“So we’ll go to the bank tomorrow.” It was the first thing she’d said since she made those broken little sounds of relief, and goose bumps broke out along his arms at the memory, only a few minutes old.

Gavin pressed a kiss next to her navel, another just above it. “I’ll go get everything from the safe-deposit box and meet you outside at eleven,” he said. “Get what you need from your house and then walk there, using a route where people can see you.” He pulled away to look up at her.

“I don’t have much left to take with me,” she reminded him.

“Just get whatever you can. And, Lilah, if I’m not at the bank, leave town without me. I’ll find you.”

Delilah balked. “Why wouldn’t you be there? You’re not going back to the house, are you?” she asked.

“I want to get the car, but I don’t think. . .” He hated to say what came next: “I don’t think House would let me out. I’ll go to the safe-deposit box. You’re just going to have to get whatever money you can from your house and meet me at the bank.”

“That sounds way too easy,” Delilah said.

Gavin pulled her on top of him, ignoring the sick dread he felt when she said this. Instead, he slid her legs to either side of his hips and closed his eyes at the warmth of her skin. “It doesn’t matter. We just have to make it through tomorrow and that’s it. The rest will figure itself out.”

• • •

Gavin had kissed Delilah good-bye before the sun was even up. They’d cleaned the music room, stacked the mats back in the gym office, and tied the trash into a tiny bag to take with them. He’d watched her dress, surrendering his casual glances for outright staring as she’d pulled on her skirt and then her bra. He wasn’t embarrassed when she caught him, and he hadn’t looked away when she’d laughed and thrown his shirt in his direction. She’d told him he was hers and she was his; he was allowed to look, encouraged even.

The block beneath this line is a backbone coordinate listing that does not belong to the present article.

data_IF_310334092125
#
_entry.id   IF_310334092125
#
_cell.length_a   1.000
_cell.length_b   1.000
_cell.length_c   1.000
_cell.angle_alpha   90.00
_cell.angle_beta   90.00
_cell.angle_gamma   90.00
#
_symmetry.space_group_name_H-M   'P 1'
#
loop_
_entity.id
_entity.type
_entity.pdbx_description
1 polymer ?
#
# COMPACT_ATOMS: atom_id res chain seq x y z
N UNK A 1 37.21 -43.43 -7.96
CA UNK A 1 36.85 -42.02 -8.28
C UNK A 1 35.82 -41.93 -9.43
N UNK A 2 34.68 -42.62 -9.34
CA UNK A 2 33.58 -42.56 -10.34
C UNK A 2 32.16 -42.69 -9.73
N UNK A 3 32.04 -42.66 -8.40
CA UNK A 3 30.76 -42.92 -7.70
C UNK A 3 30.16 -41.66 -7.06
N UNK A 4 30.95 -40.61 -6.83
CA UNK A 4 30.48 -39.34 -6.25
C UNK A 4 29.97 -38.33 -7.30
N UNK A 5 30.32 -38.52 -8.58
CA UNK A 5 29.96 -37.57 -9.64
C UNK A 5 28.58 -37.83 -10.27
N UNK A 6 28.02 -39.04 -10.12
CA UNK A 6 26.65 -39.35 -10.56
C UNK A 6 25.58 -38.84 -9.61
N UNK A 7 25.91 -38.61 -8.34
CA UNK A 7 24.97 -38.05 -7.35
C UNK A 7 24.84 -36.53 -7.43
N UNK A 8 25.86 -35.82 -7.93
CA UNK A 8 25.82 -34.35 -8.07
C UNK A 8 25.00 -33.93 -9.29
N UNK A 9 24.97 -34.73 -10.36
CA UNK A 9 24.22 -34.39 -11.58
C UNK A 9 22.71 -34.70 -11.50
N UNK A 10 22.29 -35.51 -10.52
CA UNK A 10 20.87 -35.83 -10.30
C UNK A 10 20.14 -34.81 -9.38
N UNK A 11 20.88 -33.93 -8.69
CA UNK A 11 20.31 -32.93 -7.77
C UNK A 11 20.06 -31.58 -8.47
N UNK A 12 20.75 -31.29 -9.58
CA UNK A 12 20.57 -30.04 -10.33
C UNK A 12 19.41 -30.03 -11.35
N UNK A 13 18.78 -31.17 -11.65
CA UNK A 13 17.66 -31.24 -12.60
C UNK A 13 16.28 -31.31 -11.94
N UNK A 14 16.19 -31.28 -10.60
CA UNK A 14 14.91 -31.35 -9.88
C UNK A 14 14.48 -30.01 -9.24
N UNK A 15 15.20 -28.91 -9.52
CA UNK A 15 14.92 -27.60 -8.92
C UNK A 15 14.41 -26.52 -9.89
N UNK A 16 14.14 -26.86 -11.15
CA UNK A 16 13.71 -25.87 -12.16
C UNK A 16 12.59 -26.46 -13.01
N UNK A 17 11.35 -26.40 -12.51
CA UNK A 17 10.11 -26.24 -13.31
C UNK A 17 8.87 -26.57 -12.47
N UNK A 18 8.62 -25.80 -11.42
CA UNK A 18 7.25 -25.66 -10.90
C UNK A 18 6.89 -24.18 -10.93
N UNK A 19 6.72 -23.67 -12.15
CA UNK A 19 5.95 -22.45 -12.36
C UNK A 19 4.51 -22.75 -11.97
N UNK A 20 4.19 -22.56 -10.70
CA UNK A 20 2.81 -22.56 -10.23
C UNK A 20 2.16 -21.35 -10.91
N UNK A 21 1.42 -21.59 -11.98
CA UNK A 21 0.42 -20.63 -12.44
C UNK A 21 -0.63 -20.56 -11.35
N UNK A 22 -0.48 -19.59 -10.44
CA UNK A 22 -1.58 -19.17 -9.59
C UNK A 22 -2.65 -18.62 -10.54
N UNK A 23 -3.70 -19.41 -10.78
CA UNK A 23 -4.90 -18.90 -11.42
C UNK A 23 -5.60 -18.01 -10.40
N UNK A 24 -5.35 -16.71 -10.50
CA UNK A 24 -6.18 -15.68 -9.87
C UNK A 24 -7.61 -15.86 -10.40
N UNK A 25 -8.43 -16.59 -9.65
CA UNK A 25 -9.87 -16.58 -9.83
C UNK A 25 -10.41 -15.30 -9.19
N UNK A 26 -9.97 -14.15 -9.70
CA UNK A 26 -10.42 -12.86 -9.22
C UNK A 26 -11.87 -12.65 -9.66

And that’s how they ended up here, Delilah pressed to the wall while he kissed her long and slow, while he tried to make it last. Gavin knew he’d never be the same after what happened in this room, that his life would forever be divided into two separate halves: everything before last night and everything after.

When he finally pulled away to breathe, Gavin pressed a kiss to her nose and the corner of her mouth before resting his forehead against hers. “You remember what I said?” he asked her.

Delilah nodded but kept her eyes closed. “Meet you at eleven.”

“And?” he pressed, lifting her chin gently so she would look at him.

She blew out a shaky breath. “And. . . if you’re not there. . . I’m to leave town by myself.”

“Okay, good.”

“But—”

Her phone chimed in her pocket. “Dhaval,” she said. “That’s his alert.”

Where are you? No idea what’s happening, but Gavin’s mom called. HIS MOM.

Delilah blinked up to Gavin with eyes so wide he thought they might burst.

“What?” he asked. She started typing so fast she almost dropped the phone twice. “Lilah? Did that say. . . ?”

WHAT DO YOU MEAN HIS MOM? she typed back.

His reply came only a moment later. JUST WHAT I SAID. She called and told my mom he didn’t come home last night. That she was worried.

“Your mom called,” she mumbled. “Your. . . momandIdon’tknowhow!”

Gavin felt like his legs might give out from under him. He reached for her phone, not bothering with text, and just pushed Dhaval’s contact picture, closing his eyes while it rang.

“Dee!”

“Dhaval, what happened?” Gavin asked, his voice hoarse and trembling. “She called? Where did she call from?”

Gavin listened as Dhaval explained, his arm slowly falling to his side until the phone fell to the floor. He could still hear Dhaval’s voice shouting through the line, but he didn’t care.

“Gav?” Delilah said. “What did he say?”

“He said she called from my home phone. She’s inside House.”